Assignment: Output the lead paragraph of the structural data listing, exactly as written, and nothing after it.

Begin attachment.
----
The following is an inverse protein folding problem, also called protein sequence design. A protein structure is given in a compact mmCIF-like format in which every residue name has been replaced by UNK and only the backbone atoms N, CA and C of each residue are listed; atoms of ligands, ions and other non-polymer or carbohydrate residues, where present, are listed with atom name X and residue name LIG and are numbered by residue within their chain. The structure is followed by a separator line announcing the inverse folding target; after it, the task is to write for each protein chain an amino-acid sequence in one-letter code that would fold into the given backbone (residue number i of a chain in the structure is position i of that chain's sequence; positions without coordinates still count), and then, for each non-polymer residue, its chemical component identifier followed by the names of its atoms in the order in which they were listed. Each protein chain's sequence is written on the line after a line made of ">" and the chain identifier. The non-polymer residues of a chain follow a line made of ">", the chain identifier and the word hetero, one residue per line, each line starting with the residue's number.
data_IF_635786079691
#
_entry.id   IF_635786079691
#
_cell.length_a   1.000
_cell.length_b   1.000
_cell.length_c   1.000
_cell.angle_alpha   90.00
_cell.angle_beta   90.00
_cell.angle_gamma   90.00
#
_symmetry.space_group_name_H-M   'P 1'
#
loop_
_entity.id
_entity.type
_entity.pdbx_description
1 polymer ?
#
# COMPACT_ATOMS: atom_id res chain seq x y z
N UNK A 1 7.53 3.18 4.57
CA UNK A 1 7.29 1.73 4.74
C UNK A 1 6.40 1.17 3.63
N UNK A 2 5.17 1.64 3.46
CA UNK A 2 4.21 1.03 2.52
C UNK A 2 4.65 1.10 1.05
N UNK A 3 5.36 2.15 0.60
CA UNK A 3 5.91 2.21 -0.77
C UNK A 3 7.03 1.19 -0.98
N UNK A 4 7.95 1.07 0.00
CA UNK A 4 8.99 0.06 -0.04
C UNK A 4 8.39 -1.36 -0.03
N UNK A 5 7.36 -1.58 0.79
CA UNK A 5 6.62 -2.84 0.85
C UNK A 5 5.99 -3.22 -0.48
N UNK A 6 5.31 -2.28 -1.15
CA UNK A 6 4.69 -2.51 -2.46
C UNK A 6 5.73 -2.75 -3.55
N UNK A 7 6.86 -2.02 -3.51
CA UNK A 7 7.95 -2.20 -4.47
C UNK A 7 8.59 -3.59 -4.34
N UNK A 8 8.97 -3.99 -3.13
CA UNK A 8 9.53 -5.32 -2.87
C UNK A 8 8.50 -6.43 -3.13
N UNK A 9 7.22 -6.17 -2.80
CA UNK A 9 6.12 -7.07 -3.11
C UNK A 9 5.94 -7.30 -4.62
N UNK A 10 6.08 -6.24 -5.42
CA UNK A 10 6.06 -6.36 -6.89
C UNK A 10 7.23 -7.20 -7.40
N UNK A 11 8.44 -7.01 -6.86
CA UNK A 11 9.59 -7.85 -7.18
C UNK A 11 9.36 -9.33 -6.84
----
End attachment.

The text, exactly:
The following is an inverse protein folding problem, also called protein sequence design. A protein structure is given in a compact mmCIF-like format in which every residue name has been replaced by UNK and only the backbone atoms N, CA and C of each residue are listed; atoms of ligands, ions and other non-polymer or carbohydrate residues, where present, are listed with atom name X and residue name LIG and are numbered by residue within their chain. The structure is followed by a separator line announcing the inverse folding target; after it, the task is to write for each protein chain an amino-acid sequence in one-letter code that would fold into the given backbone (residue number i of a chain in the structure is position i of that chain's sequence; positions without coordinates still count), and then, for each non-polymer residue, its chemical component identifier followed by the names of its atoms in the order in which they were listed. Each protein chain's sequence is written on the line after a line made of ">" and the chain identifier. The non-polymer residues of a chain follow a line made of ">", the chain identifier and the word hetero, one residue per line, each line starting with the residue's number.